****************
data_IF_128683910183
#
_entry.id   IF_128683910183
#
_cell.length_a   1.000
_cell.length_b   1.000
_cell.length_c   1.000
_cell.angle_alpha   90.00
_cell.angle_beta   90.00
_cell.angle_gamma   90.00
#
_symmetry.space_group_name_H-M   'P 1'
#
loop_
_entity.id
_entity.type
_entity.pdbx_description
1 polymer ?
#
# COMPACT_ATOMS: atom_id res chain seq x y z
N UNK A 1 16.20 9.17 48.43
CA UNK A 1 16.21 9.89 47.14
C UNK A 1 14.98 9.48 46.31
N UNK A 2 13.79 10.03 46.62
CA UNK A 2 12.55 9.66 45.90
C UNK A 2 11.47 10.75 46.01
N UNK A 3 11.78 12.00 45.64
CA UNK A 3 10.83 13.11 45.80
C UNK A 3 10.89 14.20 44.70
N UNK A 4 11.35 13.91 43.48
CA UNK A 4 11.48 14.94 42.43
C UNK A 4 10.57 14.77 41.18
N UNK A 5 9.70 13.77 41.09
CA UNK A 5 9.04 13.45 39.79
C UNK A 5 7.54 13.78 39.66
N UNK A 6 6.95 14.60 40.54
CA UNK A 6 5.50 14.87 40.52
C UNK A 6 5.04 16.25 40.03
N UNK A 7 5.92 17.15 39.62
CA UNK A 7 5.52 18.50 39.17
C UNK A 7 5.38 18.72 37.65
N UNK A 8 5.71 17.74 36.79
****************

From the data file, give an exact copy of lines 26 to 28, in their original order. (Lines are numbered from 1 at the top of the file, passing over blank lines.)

C UNK A 2 11.47 10.75 46.01
N UNK A 3 11.78 12.00 45.64
CA UNK A 3 10.83 13.11 45.80